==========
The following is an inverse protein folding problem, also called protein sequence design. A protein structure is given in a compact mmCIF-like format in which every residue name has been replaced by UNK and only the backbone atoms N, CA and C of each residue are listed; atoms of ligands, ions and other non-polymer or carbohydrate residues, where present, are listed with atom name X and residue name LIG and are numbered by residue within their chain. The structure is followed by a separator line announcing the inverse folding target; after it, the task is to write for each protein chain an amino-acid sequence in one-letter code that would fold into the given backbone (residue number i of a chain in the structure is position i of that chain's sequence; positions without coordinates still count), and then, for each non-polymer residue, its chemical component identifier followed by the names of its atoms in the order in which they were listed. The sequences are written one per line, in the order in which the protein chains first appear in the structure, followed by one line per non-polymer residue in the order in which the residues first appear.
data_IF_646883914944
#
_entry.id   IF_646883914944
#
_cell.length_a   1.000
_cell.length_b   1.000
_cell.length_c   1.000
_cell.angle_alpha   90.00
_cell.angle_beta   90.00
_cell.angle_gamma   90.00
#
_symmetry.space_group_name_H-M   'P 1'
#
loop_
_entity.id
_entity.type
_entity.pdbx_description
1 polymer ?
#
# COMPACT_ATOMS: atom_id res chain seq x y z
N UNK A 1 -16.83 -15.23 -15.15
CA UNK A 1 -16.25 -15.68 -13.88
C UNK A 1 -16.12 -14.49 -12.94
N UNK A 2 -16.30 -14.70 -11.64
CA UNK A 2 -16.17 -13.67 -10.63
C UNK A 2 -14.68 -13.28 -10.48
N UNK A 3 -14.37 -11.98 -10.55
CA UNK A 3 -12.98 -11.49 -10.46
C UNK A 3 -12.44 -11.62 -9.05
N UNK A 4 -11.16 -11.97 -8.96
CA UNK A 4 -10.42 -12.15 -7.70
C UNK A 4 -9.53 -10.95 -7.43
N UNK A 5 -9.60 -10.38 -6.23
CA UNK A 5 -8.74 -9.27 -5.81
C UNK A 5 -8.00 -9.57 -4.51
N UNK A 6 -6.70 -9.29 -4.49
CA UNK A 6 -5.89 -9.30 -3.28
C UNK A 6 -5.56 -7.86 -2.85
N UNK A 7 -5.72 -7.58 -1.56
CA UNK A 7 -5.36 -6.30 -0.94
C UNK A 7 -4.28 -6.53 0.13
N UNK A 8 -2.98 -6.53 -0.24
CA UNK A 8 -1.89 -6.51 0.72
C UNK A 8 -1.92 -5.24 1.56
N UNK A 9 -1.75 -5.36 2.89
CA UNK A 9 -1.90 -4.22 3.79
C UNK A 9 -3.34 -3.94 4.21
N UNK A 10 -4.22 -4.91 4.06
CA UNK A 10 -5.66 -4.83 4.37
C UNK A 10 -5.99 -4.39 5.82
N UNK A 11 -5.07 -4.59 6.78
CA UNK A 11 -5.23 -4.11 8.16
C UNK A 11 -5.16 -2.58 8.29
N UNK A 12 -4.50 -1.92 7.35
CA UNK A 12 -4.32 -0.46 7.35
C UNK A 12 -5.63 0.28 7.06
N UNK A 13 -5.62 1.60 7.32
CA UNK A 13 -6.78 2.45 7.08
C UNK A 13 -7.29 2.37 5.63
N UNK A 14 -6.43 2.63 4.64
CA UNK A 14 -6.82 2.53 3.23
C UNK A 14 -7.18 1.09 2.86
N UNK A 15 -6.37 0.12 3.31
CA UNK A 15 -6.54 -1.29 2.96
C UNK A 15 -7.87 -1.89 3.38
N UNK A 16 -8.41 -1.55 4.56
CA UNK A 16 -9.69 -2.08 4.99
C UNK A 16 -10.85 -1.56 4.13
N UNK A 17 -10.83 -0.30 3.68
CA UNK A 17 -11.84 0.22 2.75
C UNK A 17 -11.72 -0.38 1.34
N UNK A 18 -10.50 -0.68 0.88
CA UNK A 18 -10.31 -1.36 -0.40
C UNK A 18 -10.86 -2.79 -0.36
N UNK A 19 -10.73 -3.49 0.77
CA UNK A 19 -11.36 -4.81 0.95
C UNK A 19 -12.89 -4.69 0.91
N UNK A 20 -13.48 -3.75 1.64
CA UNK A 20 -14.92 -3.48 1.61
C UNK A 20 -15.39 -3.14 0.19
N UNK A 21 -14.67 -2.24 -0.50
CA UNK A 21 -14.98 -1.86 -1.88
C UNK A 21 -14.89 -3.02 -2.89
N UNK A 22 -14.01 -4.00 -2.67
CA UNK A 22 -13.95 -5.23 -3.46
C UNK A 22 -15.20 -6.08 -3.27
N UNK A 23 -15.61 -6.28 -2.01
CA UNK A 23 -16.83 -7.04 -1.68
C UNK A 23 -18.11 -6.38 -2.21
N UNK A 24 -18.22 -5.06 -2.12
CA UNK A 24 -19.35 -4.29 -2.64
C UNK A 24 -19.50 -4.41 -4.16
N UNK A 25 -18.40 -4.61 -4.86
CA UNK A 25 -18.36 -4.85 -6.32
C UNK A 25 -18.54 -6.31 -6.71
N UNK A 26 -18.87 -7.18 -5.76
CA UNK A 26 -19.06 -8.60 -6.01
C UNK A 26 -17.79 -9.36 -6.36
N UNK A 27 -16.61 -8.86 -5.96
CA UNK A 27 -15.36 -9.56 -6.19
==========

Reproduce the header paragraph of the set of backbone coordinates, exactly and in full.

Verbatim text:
The following is an inverse protein folding problem, also called protein sequence design. A protein structure is given in a compact mmCIF-like format in which every residue name has been replaced by UNK and only the backbone atoms N, CA and C of each residue are listed; atoms of ligands, ions and other non-polymer or carbohydrate residues, where present, are listed with atom name X and residue name LIG and are numbered by residue within their chain. The structure is followed by a separator line announcing the inverse folding target; after it, the task is to write for each protein chain an amino-acid sequence in one-letter code that would fold into the given backbone (residue number i of a chain in the structure is position i of that chain's sequence; positions without coordinates still count), and then, for each non-polymer residue, its chemical component identifier followed by the names of its atoms in the order in which they were listed. The sequences are written one per line, in the order in which the protein chains first appear in the structure, followed by one line per non-polymer residue in the order in which the residues first appear.